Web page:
German lawmakers agree to raise planned CO₂ price for buildings, transport
Members of Germany’s national parliament and the federal and state governments have found a compromise on contentious points from chancellor Angela Merkel’s climate package. Lawmakers agreed to raise the 2021 starting price in the country’s planned national CO₂ pricing system for transport and buildings from 10 to 25 euros, said a document from the talks seen by Clean Energy Wire.
The price is to increase step-by-step to 55 euros by 2025 (€30 in 2022, €35 in 2023, €45 in 2024). Until now, a price of 35 euros was planned for 2025. In 2026, emissions allowances will now be auctioned with a price corridor of 55-65 euros apiece. The emissions trading law stipulates that the German government will decide whether to have price corridors thereafter in 2025.
Additional revenues resulting from this increase over original plans will be used to lower the renewables levy consumers pay with their power bills (EEG surcharge), and to pay for a slight raise of the commuters allowance, said the agreement.
Chancellor Angela Merkel commended the “excellent work” of the negotiators and said she was happy that the council of state governments would likely be able to officially accept the deal at the end of this week. “What particularly pleases me is that there was a great will across party lines to find a solution here and not to have a political impasse. That is what distinguished the matter somewhat from the Madrid climate conference, fortunately positively on our side,” she said.
Meanwhile, a survey by Forschungsgruppe Wahlen for public broadcaster ZDF showed that 59 percent of respondents did not support the demand to increase the planned CO₂ price. Only 27 percent say they think that a higher CO₂ price would lead to more climate-friendly behaviour.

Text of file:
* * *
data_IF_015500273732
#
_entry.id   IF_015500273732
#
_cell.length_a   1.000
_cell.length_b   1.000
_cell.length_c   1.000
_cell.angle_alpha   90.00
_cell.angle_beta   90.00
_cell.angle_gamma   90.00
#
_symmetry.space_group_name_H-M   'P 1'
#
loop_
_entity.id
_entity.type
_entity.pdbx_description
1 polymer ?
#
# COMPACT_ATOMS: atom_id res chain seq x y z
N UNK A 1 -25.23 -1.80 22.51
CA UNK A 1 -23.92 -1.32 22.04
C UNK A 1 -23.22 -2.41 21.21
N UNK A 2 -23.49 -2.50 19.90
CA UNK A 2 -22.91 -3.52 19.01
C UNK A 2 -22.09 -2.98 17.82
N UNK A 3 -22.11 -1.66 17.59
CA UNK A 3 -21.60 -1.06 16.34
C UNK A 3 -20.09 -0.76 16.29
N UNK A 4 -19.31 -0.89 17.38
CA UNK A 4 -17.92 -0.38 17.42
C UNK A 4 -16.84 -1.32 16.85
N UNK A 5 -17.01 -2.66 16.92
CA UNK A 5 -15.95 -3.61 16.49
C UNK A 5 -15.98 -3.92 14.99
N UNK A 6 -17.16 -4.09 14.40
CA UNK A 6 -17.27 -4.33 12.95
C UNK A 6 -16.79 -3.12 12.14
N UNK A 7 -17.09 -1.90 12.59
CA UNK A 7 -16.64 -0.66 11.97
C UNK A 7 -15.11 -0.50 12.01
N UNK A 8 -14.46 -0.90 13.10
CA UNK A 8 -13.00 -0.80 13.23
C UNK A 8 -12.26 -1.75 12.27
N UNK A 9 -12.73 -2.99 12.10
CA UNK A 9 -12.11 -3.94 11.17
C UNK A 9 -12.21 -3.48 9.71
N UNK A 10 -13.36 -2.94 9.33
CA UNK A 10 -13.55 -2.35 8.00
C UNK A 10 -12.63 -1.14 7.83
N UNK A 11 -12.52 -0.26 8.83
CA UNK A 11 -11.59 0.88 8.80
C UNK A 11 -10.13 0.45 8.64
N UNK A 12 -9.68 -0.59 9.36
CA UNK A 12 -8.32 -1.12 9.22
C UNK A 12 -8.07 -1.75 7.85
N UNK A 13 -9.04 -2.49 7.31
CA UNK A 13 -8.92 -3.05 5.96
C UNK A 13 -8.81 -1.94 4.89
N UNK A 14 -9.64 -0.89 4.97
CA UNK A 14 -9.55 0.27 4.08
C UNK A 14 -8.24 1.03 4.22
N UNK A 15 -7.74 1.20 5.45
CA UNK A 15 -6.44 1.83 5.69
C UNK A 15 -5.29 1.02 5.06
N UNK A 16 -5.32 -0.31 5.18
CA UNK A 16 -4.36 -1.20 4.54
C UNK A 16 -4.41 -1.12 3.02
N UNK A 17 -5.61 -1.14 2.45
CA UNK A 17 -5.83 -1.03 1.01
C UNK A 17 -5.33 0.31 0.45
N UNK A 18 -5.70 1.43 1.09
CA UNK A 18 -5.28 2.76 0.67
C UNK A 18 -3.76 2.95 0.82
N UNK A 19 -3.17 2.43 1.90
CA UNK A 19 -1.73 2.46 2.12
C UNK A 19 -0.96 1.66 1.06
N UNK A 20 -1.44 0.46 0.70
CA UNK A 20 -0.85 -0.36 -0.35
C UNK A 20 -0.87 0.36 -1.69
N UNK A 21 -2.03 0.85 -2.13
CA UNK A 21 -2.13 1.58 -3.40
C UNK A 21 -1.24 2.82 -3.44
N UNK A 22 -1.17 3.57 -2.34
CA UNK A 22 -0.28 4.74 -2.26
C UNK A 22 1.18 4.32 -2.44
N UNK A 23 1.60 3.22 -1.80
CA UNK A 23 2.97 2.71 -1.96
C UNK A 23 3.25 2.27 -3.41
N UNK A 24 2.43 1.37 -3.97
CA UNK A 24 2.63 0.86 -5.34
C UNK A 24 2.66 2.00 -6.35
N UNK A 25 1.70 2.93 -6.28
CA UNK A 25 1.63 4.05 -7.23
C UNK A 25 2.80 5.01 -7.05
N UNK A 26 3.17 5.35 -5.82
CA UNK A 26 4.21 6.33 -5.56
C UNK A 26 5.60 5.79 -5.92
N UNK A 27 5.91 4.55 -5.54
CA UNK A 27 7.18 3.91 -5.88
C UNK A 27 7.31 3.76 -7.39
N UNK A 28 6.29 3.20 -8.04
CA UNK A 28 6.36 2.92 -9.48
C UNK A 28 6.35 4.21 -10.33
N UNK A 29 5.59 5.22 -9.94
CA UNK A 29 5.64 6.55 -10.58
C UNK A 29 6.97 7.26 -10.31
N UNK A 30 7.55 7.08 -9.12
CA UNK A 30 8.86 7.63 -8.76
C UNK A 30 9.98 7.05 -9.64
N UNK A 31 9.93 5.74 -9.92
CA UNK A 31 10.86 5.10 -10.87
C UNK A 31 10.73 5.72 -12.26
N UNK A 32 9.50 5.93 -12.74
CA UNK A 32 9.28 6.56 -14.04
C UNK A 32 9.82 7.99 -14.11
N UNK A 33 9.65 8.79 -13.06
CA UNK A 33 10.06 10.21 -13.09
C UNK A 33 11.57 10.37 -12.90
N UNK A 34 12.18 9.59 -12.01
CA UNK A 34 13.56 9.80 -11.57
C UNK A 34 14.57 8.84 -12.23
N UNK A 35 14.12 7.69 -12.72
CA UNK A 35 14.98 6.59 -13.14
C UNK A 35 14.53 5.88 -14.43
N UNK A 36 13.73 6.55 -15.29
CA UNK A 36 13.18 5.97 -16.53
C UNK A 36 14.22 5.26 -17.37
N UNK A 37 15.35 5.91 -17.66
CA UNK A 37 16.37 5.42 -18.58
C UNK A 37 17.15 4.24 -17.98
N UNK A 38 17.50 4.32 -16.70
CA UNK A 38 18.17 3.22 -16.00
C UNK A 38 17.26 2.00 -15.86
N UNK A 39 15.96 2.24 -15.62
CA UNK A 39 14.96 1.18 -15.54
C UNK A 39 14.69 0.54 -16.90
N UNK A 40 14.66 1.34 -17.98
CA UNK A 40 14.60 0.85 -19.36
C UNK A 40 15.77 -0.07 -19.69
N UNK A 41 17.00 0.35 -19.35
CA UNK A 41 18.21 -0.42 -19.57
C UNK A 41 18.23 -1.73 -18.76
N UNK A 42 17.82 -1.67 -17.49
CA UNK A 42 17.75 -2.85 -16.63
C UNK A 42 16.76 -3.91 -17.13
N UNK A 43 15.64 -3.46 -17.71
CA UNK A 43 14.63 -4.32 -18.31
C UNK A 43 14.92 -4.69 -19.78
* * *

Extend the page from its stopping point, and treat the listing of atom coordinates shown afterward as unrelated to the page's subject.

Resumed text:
The agreement on CO₂ pricing was reached by a working group set up by the mediation committee between the national parliament (Bundestag) and the council of state governments (Bundesrat). States had appealed to the mediation committee at the end of November, as they want financial compensation for the planned reductions in value-added tax for train tickets and the tax incentives for energy-efficient buildings. Officially, the committee is debating these tax projects of the climate package. However, the process was now used by the Green Party – which is part of many state government coalitions – to also negotiate a higher CO₂ price.
The full committee is scheduled to meet again on 18 December to decide a wider package, including the CO₂ price agreement. Discussions on tax rebates for energy-efficient modernisation of buildings were ongoing as of Monday morning (16 December).
Winfried Kretschmann, Green state premier of southern industrial powerhouse Baden-Wuerttemberg, told news agency dpa that “our pressure has ensured that the meagre entry-level price of the grand coalition was almost tripled" and thus "could have a certain steering effect".
Holger Lösch, managing director of industry association BDI, said, “Of course we are very worried” as the increase does not take into account the competitive situation many small and medium-sized German companies are in. Other countries which already have such a carbon price are easing the burden on their industries at the same time, and Germany should do the same, Lösch told Deutschlandfunk.
“It’s good we found an agreement with the Greens,” said Matthias Miersch, deputy parliamentary head of the Social Democrats. “In comparison to their demands the agreed entry-level price is moderate,” he added. This was important, as “climate action must not be forced via the price.”